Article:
by Heather Demetrios
Published on February 4, 2014
by Henry Holt BYR
Synopsis from Goodreads: There’s nothing real about reality TV. Seventeen-year-old Bonnie™ Baker has grown up on TV—she and her twelve siblings are the stars of one-time hit reality show Baker’s Dozen. Since the show’s cancellation and the scandal surrounding it, Bonnie™ has tried to live a normal life, under the radar and out of the spotlight. But it’s about to fall apart…because Baker’s Dozen is going back on the air. Bonnie™’s mom and the show’s producers won’t let her quit and soon the life she has so carefully built for herself, with real friends (and maybe even a real boyfriend), is in danger of being destroyed by the show. Bonnie™ needs to do something drastic if her life is ever going to be her own—even if it means being more exposed than ever before.So you might be thinking: "Huh? Why is this book included in Jen's theme week on Spies, Alter Egos and Serial Killers? I thought this was contemporary YA about a girl on reality TV?"
It is. However, besides the fact that this book might want give you the urge to kill multiple characters within it, part of the premise is a girl with an alter ego.
I'll get back to that part.
Something Real was one of those books I'd decided to take a pass on. The Hunger Games aside, I haven't had much luck with YA books that have a reality TV element. I've tried books like The Real Real, Countdown, Flash Point, The Selection and Nerve. Some I finished, others I didn't, but none were a great fit for me. So I decided to take a pass on Something Real. But then I kept reading really great reviews for it, so I decided to request it at the library and give it a try. I'm really glad I did.
Something Real is the story of a girl whose large family was the center of a reality TV show. A few years later, she's happily attending high school under a different name with kids who don't recognize her or know about her reality TV past (the promised Alter Ego Element!) Then all that changes and, to her horror, the cameras are going to be back on her again. Will she lose her friends as all her dirty family laundry and personal issues are gleefully rehashed on TV and in the tabloids?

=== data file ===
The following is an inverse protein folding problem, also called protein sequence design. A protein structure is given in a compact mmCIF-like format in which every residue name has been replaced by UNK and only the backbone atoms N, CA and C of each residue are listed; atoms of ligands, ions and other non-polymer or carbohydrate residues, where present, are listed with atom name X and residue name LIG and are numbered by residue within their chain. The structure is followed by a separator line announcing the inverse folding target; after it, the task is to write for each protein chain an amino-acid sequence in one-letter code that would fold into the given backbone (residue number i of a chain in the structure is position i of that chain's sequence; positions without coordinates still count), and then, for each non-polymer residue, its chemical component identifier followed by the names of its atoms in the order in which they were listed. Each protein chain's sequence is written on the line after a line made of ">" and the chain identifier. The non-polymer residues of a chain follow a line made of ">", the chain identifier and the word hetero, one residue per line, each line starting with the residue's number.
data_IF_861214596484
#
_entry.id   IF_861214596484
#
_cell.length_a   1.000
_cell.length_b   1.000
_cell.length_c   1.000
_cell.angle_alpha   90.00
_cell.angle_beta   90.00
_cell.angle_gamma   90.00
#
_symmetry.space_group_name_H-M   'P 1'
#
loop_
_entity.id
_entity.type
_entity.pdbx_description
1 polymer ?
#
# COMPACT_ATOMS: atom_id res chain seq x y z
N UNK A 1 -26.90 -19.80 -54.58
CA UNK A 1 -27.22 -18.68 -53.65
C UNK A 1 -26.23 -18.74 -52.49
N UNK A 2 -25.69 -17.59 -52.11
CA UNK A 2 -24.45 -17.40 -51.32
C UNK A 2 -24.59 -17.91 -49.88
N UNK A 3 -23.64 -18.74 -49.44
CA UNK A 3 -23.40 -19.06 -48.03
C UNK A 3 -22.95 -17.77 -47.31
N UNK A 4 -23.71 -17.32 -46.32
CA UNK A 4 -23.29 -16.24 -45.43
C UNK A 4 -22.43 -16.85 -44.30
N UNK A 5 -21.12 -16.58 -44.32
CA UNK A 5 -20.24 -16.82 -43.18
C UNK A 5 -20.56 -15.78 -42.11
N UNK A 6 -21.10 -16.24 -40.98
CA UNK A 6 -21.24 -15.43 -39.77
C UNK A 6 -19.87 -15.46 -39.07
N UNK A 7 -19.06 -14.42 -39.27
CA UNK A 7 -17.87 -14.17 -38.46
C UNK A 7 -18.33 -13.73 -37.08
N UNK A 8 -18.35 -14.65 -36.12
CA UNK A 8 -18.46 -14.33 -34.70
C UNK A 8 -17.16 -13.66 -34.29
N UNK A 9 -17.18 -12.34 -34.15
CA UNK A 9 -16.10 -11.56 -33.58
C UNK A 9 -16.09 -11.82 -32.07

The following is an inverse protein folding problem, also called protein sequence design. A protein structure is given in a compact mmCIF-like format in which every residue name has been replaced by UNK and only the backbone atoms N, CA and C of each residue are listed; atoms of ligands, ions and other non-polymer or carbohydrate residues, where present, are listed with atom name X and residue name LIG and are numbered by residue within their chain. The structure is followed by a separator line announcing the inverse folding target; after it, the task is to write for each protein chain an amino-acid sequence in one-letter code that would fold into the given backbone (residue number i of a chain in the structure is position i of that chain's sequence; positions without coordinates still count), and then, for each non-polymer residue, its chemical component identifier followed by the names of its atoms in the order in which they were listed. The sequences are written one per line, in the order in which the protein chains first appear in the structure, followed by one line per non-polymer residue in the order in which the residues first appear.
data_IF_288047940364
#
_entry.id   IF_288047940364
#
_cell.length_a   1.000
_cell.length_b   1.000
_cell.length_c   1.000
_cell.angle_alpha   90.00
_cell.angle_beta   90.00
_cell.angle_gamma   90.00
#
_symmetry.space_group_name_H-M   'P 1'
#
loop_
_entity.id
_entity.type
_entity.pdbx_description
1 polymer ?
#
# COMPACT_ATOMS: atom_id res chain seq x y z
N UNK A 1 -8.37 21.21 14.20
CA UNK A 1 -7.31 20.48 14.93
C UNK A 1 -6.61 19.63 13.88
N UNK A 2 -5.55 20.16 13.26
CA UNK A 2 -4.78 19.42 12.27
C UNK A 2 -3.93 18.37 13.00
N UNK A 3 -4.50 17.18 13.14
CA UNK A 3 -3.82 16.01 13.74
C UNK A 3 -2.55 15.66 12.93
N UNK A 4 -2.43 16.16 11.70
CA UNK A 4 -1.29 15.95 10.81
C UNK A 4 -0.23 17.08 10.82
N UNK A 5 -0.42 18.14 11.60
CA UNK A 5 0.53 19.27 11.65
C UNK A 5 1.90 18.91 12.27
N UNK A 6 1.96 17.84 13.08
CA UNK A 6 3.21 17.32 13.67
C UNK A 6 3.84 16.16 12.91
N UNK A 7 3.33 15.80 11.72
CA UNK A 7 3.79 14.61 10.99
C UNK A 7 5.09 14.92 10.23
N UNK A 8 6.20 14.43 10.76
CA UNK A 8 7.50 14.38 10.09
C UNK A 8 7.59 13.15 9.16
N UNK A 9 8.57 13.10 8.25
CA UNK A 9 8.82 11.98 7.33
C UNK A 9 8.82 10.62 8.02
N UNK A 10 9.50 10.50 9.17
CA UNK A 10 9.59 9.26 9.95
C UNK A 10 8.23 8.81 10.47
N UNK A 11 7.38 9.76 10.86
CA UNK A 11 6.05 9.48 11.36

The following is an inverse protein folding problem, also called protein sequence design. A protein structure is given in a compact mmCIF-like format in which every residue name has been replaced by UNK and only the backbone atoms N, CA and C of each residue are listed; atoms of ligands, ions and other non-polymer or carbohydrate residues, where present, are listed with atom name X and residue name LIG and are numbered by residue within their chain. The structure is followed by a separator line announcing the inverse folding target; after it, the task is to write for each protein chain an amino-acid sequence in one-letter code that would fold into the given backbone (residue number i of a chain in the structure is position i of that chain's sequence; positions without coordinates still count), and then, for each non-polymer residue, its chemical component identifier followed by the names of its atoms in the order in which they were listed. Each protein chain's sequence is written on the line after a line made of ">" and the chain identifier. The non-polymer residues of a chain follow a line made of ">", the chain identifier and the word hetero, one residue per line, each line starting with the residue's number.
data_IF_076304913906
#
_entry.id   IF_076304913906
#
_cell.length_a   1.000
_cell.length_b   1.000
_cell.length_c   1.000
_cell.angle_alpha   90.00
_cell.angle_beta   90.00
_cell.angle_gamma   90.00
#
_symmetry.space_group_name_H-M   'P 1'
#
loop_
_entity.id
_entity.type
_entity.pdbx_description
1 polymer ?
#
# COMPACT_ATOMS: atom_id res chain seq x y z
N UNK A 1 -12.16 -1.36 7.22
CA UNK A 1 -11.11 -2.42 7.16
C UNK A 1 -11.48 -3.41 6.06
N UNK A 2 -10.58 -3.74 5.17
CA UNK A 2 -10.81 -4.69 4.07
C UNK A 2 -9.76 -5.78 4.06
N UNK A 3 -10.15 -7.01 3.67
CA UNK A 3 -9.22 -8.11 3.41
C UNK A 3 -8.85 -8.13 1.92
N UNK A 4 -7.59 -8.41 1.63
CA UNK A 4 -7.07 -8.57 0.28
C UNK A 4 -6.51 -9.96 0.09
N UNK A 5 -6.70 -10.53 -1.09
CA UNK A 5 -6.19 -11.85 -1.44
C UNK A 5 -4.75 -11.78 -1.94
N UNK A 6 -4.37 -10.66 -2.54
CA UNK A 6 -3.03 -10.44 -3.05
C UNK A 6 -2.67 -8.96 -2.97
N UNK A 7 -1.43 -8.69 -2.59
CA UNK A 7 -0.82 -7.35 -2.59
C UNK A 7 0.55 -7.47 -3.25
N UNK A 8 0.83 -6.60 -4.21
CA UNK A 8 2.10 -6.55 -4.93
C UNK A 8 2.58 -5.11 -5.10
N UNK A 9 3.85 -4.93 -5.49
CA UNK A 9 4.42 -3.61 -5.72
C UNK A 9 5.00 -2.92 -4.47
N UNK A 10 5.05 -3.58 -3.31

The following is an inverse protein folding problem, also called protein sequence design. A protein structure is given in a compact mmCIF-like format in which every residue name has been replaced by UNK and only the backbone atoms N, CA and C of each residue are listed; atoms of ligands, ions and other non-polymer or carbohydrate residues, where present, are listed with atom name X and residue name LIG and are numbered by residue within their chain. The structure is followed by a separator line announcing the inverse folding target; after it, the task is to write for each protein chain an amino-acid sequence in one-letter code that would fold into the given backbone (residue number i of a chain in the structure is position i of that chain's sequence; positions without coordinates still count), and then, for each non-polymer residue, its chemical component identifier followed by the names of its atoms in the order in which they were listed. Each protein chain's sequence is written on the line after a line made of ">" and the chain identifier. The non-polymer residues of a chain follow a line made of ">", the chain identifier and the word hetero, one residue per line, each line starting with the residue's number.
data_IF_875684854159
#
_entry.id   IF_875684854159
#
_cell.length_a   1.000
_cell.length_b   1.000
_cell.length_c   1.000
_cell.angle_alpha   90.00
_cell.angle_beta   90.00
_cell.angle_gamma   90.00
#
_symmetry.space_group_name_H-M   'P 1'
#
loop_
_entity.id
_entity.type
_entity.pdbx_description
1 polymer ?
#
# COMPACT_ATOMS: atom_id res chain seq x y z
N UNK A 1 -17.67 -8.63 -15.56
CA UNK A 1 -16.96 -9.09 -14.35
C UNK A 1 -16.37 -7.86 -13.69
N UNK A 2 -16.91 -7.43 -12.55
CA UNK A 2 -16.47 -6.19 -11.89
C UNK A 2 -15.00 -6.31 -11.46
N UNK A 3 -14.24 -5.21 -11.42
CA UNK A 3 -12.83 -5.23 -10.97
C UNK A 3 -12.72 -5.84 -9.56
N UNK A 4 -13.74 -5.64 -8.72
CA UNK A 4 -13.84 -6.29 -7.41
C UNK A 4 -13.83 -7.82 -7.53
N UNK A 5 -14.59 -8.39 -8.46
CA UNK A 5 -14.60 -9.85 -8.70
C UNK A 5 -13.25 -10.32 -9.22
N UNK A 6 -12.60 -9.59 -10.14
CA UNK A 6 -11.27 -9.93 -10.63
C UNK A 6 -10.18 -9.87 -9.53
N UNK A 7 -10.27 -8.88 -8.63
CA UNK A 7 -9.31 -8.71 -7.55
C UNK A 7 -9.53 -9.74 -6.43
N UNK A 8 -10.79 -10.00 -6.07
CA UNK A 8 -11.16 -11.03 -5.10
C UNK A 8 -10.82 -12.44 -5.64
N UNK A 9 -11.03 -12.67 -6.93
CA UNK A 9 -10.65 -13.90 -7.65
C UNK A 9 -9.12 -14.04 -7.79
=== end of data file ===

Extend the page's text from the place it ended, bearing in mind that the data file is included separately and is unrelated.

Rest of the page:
Something Real was sheer pleasure to read, with a relatable main character who has some wonderful family relationships and others that are strained and dysfunctional. She has great, loyal friends. But growing up in the spotlight was tremendously hard for her and now she's stuck between her mom, who needs money, the production company, which is holding the purse-strings, and her own desires for a "normal" life. I found her struggles -- with her parents, the production company, and herself -- very poignant and realistic. Of all the characters in the book, she definitely was the one who showed a huge amount of growth by the end.
Most of the book's other characters fell into the easy-to-hate or easy-to love category. Patrick might be one of the most adorable book boys in the history of book boys. He's like .... a unicorn. Like a cross between Lloyd Dobler and Rob Gordon. He works in a record store and talks about his feelings. Benton and Matt are both super-adorable too. Tessa and Mer are a great pair of best friends and I even grew to like prickly Lexie.
The reality show element of Something Real made me hate myself for ever tuning in for a few episodes of Toddlers and Tiaras or Supernanny. I think that Reality Boy by A.S. King did a great job of showing the Faustian bargain that reality show participants engage in, and when a reality show involves kids who are forced to participate by their parents, the bargain seems even less of a good one.
So -- don't make that mistake, and don't my mistake either and skip this book. If you love contemporary YA, you will definitely want to check out Something Real. It's a surprisingly suspenseful, incredibly charming, delightfully feel-good read. And, you know, this will sound totally meta, but this book would make an amazing movie. Just saying....